From casino chips to blue chips?
The Chinese territory of Macau is debating whether to open a yuan-denominated stock exchange in an attempt to diversify its economy.
Macau is heavily dependent on gambling, its main generator of income. Last year gross gaming revenues were more than $38bn (£30bn) and contributed 80% of the government’s budget.
It is the only area of China that is licensed for gambling and is Asia’s top destination for players. Indeed, it is currently the world’s biggest center for gambling. The casinos there regularly attract VIP high rollers who come to play baccarat.
But its attractions appear to be waning. A significant drop in revenues of 8.3% was recorded in April. And Macau is facing competition from Japan, which is gearing up to open three resort casinos shortly.
Feasibility study underway
According to an email sent by Macau’s Monetary Authority to news agency Reuters, it is researching the feasibility of opening a stock exchange and wider securities market.
The email said a stock exchange would “leverage Macau’s advantage to serve the country’s need.” China already has stock exchanges in mainland Shenzhen, Shanghai, and Dalian, as well as the territory of Hong Kong.
The Monetary Authority added: “Macau has a very strong position in promoting itself as the financial service platform between the mainland and Portuguese-speaking countries and the mentioned feasibility studies will be conducted under this context and advantages.”
The move is not unusual. Last year Macau opened a bond trading exchange called Chongwa (Macau) Financial Asset Exchange (MOX), with the approval of the Chinese government. And the Monetary Authority believes a stock exchange in Macau could potentially outperform those in Hong Kong and the Chinese mainland.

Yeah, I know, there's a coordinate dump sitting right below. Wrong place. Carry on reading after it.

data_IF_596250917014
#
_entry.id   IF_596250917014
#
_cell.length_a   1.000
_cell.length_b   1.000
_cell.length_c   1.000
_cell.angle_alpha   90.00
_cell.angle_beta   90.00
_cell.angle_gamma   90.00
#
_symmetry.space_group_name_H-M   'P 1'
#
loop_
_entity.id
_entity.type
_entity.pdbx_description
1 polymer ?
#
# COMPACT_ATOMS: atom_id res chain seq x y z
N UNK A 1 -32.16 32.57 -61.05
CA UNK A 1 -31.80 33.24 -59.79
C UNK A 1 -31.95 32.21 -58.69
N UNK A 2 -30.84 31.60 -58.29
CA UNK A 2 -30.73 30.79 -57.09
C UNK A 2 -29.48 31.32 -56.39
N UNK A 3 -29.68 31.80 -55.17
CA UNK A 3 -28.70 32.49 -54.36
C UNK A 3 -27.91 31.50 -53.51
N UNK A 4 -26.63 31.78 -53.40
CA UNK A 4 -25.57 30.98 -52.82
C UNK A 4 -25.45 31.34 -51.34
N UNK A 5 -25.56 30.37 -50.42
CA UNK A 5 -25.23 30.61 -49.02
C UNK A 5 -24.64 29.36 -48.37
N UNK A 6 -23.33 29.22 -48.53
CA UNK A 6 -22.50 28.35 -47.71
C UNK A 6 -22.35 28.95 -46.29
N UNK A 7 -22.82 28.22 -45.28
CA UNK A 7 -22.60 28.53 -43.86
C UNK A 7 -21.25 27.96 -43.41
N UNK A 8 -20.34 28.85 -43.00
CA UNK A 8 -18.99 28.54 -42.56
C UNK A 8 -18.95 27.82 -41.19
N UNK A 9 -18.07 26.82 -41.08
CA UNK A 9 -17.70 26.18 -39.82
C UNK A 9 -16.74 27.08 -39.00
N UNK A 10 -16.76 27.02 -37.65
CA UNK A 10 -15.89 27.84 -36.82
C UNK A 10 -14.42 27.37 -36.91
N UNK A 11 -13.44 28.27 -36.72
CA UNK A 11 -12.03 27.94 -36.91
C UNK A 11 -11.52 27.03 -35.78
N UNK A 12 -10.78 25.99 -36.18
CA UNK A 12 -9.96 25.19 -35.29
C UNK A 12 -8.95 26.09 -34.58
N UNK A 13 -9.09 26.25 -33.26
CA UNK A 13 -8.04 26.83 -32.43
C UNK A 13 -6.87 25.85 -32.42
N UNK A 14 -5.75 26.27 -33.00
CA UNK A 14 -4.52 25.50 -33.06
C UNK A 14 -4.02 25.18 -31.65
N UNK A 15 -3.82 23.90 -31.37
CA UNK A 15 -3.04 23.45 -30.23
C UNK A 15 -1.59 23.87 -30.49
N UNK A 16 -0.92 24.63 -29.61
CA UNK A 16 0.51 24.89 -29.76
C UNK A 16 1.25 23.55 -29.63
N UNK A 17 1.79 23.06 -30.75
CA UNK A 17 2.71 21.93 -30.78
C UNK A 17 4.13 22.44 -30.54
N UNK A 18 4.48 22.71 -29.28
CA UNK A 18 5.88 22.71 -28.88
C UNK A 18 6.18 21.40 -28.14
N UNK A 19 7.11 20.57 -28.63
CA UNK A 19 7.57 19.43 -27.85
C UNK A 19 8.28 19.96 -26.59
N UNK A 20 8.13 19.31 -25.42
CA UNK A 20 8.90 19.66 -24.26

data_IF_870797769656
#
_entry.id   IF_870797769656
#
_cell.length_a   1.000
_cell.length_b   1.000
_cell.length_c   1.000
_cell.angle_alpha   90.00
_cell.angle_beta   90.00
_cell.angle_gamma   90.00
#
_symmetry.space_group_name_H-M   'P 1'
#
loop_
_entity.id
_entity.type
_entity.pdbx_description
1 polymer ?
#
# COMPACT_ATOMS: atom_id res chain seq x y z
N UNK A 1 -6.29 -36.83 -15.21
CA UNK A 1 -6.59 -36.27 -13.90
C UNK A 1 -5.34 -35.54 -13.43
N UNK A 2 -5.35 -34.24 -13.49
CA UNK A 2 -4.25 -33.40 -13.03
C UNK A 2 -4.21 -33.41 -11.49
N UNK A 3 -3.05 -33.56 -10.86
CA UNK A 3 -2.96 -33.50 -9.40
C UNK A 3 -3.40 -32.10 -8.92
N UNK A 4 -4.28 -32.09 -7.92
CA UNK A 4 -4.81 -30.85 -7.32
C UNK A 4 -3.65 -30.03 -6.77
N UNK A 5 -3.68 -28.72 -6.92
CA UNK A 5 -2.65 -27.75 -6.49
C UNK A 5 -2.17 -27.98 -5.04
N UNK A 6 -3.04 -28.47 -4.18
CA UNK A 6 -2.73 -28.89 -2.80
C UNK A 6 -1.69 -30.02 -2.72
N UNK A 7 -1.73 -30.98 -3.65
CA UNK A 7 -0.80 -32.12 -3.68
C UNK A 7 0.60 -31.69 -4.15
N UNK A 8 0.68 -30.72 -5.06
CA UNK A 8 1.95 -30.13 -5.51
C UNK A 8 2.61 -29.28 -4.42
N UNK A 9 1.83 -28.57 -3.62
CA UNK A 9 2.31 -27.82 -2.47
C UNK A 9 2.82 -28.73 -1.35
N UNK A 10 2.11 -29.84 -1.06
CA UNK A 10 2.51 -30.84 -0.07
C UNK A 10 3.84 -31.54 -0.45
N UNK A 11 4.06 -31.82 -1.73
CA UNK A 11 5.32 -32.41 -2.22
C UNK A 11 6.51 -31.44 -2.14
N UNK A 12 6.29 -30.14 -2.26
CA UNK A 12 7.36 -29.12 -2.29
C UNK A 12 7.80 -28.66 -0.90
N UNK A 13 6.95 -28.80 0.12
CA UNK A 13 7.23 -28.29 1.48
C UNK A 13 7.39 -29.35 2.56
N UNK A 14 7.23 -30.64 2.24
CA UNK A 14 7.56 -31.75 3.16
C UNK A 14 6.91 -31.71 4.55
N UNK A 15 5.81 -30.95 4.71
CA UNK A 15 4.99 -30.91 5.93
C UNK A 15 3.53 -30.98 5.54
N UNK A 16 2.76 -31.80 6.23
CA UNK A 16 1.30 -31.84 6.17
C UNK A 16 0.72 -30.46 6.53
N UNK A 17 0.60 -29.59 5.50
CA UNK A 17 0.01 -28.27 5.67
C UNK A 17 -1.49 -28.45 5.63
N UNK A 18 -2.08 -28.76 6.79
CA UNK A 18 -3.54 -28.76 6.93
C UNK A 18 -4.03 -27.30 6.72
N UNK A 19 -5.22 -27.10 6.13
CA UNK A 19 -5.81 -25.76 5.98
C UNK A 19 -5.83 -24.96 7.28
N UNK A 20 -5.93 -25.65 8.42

China’s economy has been slowing for some time and the government is looking for ways to boost it. It currently has development plans for the Greater Bay Area, which Macau is part of. Development in the Pearl River Delta would also be a boost for Hong Kong and neighboring Guangdong province.
The plans include supporting Macau’s attempts to expand its financial services sector. It currently offers bond issuance (through the newly established MOX), financial clearing, and wealth management. A securities and stock exchange would cement Macau’s future as a significant financial hub in Asia.
Diversifying will happen
Whatever becomes of Macau’s proposal for a stock change, the territory is definitely moving away from its reliance on gambling. Already, casinos are being told that if they wish to renew their licenses they must expand their non-gambling offering.
Tourism is already a big earner for Macau, a colony of Portugal until 1999. The mix of Chinese and Portuguese culture is a big draw for visitors, who number 3.4 million per month, and the territory is on the UN World Heritage List. Among its attractions are the Macau Grand Prix, an international film festival, and dragon boat races.
The Chinese government is also keen for Macau to exploit its Portuguese connections. It sees an opportunity for the island to position itself as a business platform for Portuguese-speaking countries, which include Brazil, Cape Verde, and several African countries as well as Portugal.
However, finance industry representatives in Macau have mixed views on the viability of a stock exchange.
The CEO of Macau’s Banco Nacional Ultramarino, Carlos Alvares, said a stock exchange would not be competing with Hong Kong. “We will be complementary to Hong Kong,” he said, “because our focus is mainly on Portuguese-speaking countries.”
However, others have said Macau does not have the right economic infrastructure to ensure a stock market could thrive. One anonymous source from a Chinese state bank described the proposal as “a gimmick.”
This move could therefore be a huge gamble for Macau.